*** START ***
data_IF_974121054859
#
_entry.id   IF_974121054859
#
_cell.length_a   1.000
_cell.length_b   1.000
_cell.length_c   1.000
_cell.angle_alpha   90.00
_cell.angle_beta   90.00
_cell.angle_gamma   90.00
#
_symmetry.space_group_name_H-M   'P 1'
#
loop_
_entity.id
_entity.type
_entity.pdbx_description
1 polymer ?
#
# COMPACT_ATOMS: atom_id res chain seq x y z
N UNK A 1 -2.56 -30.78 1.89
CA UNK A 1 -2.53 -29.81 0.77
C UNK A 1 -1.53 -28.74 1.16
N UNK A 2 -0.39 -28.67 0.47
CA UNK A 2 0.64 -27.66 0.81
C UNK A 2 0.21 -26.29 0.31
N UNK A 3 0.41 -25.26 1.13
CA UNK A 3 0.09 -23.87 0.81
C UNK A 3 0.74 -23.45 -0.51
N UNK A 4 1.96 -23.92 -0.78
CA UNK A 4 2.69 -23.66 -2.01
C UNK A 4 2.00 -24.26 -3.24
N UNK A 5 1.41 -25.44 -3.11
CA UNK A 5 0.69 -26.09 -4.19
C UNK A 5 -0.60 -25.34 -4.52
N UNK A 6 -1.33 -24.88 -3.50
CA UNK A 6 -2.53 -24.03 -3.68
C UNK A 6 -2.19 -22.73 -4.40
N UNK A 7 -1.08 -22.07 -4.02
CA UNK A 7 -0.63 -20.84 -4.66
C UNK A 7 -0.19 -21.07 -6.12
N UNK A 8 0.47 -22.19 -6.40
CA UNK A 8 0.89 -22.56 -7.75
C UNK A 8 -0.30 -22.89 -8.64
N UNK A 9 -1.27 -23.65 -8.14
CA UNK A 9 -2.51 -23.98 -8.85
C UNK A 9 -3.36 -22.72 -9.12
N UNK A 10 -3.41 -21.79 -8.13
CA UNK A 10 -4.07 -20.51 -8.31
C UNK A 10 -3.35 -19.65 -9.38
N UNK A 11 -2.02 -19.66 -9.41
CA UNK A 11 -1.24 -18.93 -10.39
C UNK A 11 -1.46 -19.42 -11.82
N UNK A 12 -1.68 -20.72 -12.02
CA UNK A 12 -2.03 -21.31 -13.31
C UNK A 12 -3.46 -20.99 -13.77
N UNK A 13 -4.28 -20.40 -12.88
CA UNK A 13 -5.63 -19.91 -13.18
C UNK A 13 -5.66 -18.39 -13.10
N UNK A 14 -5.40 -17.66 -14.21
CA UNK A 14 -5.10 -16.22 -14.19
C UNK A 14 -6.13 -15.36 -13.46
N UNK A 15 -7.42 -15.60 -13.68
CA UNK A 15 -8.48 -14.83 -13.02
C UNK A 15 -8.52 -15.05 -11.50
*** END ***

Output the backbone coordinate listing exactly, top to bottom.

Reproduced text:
data_IF_974121054859
#
_entry.id   IF_974121054859
#
_cell.length_a   1.000
_cell.length_b   1.000
_cell.length_c   1.000
_cell.angle_alpha   90.00
_cell.angle_beta   90.00
_cell.angle_gamma   90.00
#
_symmetry.space_group_name_H-M   'P 1'
#
loop_
_entity.id
_entity.type
_entity.pdbx_description
1 polymer ?
#
# COMPACT_ATOMS: atom_id res chain seq x y z
N UNK A 1 -2.56 -30.78 1.89
CA UNK A 1 -2.53 -29.81 0.77
C UNK A 1 -1.53 -28.74 1.16
N UNK A 2 -0.39 -28.67 0.47
CA UNK A 2 0.64 -27.66 0.81
C UNK A 2 0.21 -26.29 0.31
N UNK A 3 0.41 -25.26 1.13
CA UNK A 3 0.09 -23.87 0.81
C UNK A 3 0.74 -23.45 -0.51
N UNK A 4 1.96 -23.92 -0.78
CA UNK A 4 2.69 -23.66 -2.01
C UNK A 4 2.00 -24.26 -3.24
N UNK A 5 1.41 -25.44 -3.11
CA UNK A 5 0.69 -26.09 -4.19
C UNK A 5 -0.60 -25.34 -4.52
N UNK A 6 -1.33 -24.88 -3.50
CA UNK A 6 -2.53 -24.03 -3.68
C UNK A 6 -2.19 -22.73 -4.40
N UNK A 7 -1.08 -22.07 -4.02
CA UNK A 7 -0.63 -20.84 -4.66
C UNK A 7 -0.19 -21.07 -6.12
N UNK A 8 0.47 -22.19 -6.40
CA UNK A 8 0.89 -22.56 -7.75
C UNK A 8 -0.30 -22.89 -8.64
N UNK A 9 -1.27 -23.65 -8.14
CA UNK A 9 -2.51 -23.98 -8.85
C UNK A 9 -3.36 -22.72 -9.12
N UNK A 10 -3.41 -21.79 -8.13
CA UNK A 10 -4.07 -20.51 -8.31
C UNK A 10 -3.35 -19.65 -9.38
N UNK A 11 -2.02 -19.66 -9.41
CA UNK A 11 -1.24 -18.93 -10.39
C UNK A 11 -1.46 -19.42 -11.82
N UNK A 12 -1.68 -20.72 -12.02
CA UNK A 12 -2.03 -21.31 -13.31
C UNK A 12 -3.46 -20.99 -13.77
N UNK A 13 -4.28 -20.40 -12.88
CA UNK A 13 -5.63 -19.91 -13.18
C UNK A 13 -5.66 -18.39 -13.10
N UNK A 14 -5.40 -17.66 -14.21
CA UNK A 14 -5.10 -16.22 -14.19
C UNK A 14 -6.13 -15.36 -13.46
N UNK A 15 -7.42 -15.60 -13.68
CA UNK A 15 -8.48 -14.83 -13.02
C UNK A 15 -8.52 -15.05 -11.50